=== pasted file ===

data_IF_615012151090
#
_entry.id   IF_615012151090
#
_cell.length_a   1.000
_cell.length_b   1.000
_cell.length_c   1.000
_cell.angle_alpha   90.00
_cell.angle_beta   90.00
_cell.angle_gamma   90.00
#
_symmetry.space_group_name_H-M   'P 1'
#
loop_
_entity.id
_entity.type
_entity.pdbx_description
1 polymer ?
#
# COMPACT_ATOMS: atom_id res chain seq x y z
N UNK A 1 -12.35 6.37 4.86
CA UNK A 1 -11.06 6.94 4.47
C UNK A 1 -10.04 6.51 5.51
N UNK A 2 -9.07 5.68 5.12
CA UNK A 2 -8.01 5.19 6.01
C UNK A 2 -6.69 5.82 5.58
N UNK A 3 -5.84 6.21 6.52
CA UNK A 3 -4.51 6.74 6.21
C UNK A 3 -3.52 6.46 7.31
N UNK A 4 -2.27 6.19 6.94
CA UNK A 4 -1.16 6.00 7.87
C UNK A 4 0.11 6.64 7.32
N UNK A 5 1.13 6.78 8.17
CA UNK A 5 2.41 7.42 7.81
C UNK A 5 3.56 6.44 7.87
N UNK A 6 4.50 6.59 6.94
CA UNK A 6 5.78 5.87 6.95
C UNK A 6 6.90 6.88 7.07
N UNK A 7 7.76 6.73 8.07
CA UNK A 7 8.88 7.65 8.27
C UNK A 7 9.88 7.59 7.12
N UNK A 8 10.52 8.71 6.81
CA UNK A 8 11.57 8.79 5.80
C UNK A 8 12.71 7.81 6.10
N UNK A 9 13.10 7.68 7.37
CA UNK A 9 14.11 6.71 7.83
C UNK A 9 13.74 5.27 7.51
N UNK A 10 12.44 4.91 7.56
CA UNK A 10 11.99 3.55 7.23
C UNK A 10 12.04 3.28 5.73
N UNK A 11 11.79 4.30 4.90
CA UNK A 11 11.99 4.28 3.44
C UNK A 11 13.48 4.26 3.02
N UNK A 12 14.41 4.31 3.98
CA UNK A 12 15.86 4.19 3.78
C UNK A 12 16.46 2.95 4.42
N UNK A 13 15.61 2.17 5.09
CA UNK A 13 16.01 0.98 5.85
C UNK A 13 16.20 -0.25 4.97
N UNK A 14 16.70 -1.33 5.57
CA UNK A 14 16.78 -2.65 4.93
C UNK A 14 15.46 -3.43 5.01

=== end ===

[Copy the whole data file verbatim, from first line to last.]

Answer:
data_IF_615012151090
#
_entry.id   IF_615012151090
#
_cell.length_a   1.000
_cell.length_b   1.000
_cell.length_c   1.000
_cell.angle_alpha   90.00
_cell.angle_beta   90.00
_cell.angle_gamma   90.00
#
_symmetry.space_group_name_H-M   'P 1'
#
loop_
_entity.id
_entity.type
_entity.pdbx_description
1 polymer ?
#
# COMPACT_ATOMS: atom_id res chain seq x y z
N UNK A 1 -12.35 6.37 4.86
CA UNK A 1 -11.06 6.94 4.47
C UNK A 1 -10.04 6.51 5.51
N UNK A 2 -9.07 5.68 5.12
CA UNK A 2 -8.01 5.19 6.01
C UNK A 2 -6.69 5.82 5.58
N UNK A 3 -5.84 6.21 6.52
CA UNK A 3 -4.51 6.74 6.21
C UNK A 3 -3.52 6.46 7.31
N UNK A 4 -2.27 6.19 6.94
CA UNK A 4 -1.16 6.00 7.87
C UNK A 4 0.11 6.64 7.32
N UNK A 5 1.13 6.78 8.17
CA UNK A 5 2.41 7.42 7.81
C UNK A 5 3.56 6.44 7.87
N UNK A 6 4.50 6.59 6.94
CA UNK A 6 5.78 5.87 6.95
C UNK A 6 6.90 6.88 7.07
N UNK A 7 7.76 6.73 8.07
CA UNK A 7 8.88 7.65 8.27
C UNK A 7 9.88 7.59 7.12
N UNK A 8 10.52 8.71 6.81
CA UNK A 8 11.57 8.79 5.80
C UNK A 8 12.71 7.81 6.10
N UNK A 9 13.10 7.68 7.37
CA UNK A 9 14.11 6.71 7.83
C UNK A 9 13.74 5.27 7.51
N UNK A 10 12.44 4.91 7.56
CA UNK A 10 11.99 3.55 7.23
C UNK A 10 12.04 3.28 5.73
N UNK A 11 11.79 4.30 4.90
CA UNK A 11 11.99 4.28 3.44
C UNK A 11 13.48 4.26 3.02
N UNK A 12 14.41 4.31 3.98
CA UNK A 12 15.86 4.19 3.78
C UNK A 12 16.46 2.95 4.42
N UNK A 13 15.61 2.17 5.09
CA UNK A 13 16.01 0.98 5.85
C UNK A 13 16.20 -0.25 4.97
N UNK A 14 16.70 -1.33 5.57
CA UNK A 14 16.78 -2.65 4.93
C UNK A 14 15.46 -3.43 5.01